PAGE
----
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Ultima Runes of Virtue
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What is Ultima Runes of Virtue??

The Runes of Virtue games - there are two of them - were developed for the Game Boy by Origin and published by FCI / Pony Canyon. They have almost nothing to do with the Ultima games beyond the names of characters, places, and (in the second game) the layout of the world. The first one was primarily designed by Dr. Cat, the creator of Furcadia, and the second was mostly by Gary Scott Smith.

Selected Screenshots

Runes of Virtue

Runes of Virtue II

What's so great about them?
  • They're really playfully designed. The first Runes' Cavern of Injustice is one of the most hilariously sadistic game levels I've ever played. The Cavern of Hatred in the same game features an arena where you can watch teams of two of the game's monster types fight each other for no reason other than that it was easy to script using the game's technology. So much of the game feels whimsical, there because it can be and because the authors were allowed. The games feel personal: Dr. Cat's self-insert character shows up a ton in his original Runes.

  • Runes II is just speckled with secrets and details to discover. Partly owing to a scripting system which allows almost any object to trigger or interact with anything, all of its architecturally interesting spaces are full of little interactions to find. The castle where you start is full of secret passages and spaces, a whole secret floor, a big underground cavern. You can walk into a bookshelf in this game and find a hidden passage to a secret dungeon. This has happened to me. It reminds me of ZZT in this respect, that all the game's scenery becomes symbols whose meaning changes with context, and also of Cosmic Osmo, in how densely the world is populated with trivial, playful interactions.

  • I guess there's a two-player cooperative mode, if you have a link cable? With original two-player stages? Has anyone ever played it??

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Nintendo Power Issue 21

Nintendo Power Issue 54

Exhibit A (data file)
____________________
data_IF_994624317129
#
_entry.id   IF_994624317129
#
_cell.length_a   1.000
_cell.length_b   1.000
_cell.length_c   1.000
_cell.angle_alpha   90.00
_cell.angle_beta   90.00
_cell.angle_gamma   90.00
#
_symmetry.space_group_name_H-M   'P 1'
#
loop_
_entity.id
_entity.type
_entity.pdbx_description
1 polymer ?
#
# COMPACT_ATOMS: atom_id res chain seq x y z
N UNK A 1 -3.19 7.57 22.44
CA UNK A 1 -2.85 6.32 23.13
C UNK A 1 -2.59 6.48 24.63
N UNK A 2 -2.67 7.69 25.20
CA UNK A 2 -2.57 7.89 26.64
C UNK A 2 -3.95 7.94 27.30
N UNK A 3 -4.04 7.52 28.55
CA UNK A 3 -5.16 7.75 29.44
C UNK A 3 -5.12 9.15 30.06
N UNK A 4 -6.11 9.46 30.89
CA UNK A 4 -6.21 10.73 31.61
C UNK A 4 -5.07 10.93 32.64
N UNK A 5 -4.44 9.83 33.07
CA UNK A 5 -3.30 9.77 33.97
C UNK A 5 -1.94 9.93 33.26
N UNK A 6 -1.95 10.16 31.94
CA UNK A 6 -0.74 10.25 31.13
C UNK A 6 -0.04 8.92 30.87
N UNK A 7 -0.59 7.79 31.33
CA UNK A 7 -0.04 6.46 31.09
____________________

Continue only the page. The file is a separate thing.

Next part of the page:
What's not great about them though?
  • They're really hard. If you're playing the first one, I recommend playing on Easy mode, which lets you continue from the room you died in upon death (with as many - or few - resources as you had upon entering that room). Even so, it's a hard game. It'll toss overwhelming numbers of enemies at you and thinks nothing of draining your limited magical resources until you're forced to back out and restart.

  • Combat is super awkward in Runes II. Enemy movements are no longer constrained to a grid in this game - bats flutter, hover, flutter; trolls waddle back and forth, daydreaming; zombies lurch toward you, get spooked, shuffle away. There's a lot of really communicative motion in this game. Unfortunately, since the player still mostly moves and attacks in the four cardinal directions, this means monsters often have the advantage, and can attack from blind spots and avoid the player's attacks easily. Collision detection is often a little funky.

  • A Super Nintendo version of Runes II was developed and released alongside the Game Boy version. It's the same game but really ugly. (It tries to emulate the weird perspective of Ultima games like The False Prophet but the scale just makes no sense in higher definition than a Game Boy screen, and plus the colors are garish and the new perspective looks super forced.)

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Game Boy Player's Guide

Tips and such
  • Okay, so that Ankh on your inventory screen: It lets you warp home if you get stuck. In the first Runes, this means back to Lord British's castle. In Runes II, depending on whether you press B or A it'll either reset the room you're currently in (if you need to start over) or warp you all the way back to the castle. Hope you remember which button does what! Here's a mnemonic to help you remember: B is for Back, as in Back to the Beginning of this screen. A is for Avatar, as in "We must summon the Avatar to the castle."

  • You can drop stuff from your inventory by pressing SELECT over it. You will need to do this, eventually, in Runes II.

  • Oh, and the game doesn't pause while you're looking at the inventory screen in Runes II. Better hope there are no enemies around.

  • There are a limited number of pirate ships available in Runes II - I think it's like three or four. If you die on one or use your ankh to warp home, the ship stays where you left it, and if they're all in places where you can't reach them, you maybe can't finish the game! Whoops! Fortunately, if you have at least one ship you can "walk" a marooned ship back to shore by repeatedly moving one ship toward the land, stepping from it to an adjacent ship, moving that ship toward the land, etc. until both ships are within reach of the land. Tedious! But it'll keep you from getting stuck.

  • In both games, hidden under certain towns, you can find a building populated by the creators of the games, who will assail you with unexplained in-jokes. Can you find them??

Instruction manuals

Instruction manuals for both Runes games are available for download at replacementdocs. The art you see above is by Lee MacLeod.

Direct links: Runes of Virtue and Runes of Virtue II. The first one is way prettier imo.

You can also find extensive maps of both games on GameFAQs.

Unsolved mysteries

Who are Herman Miller and Paul Isaac, anyway? A message in Runes II seems to indicate that a map design contest was held for the game. If you have any information on this, contact anna anthropy at collectfruit at gmail dot com!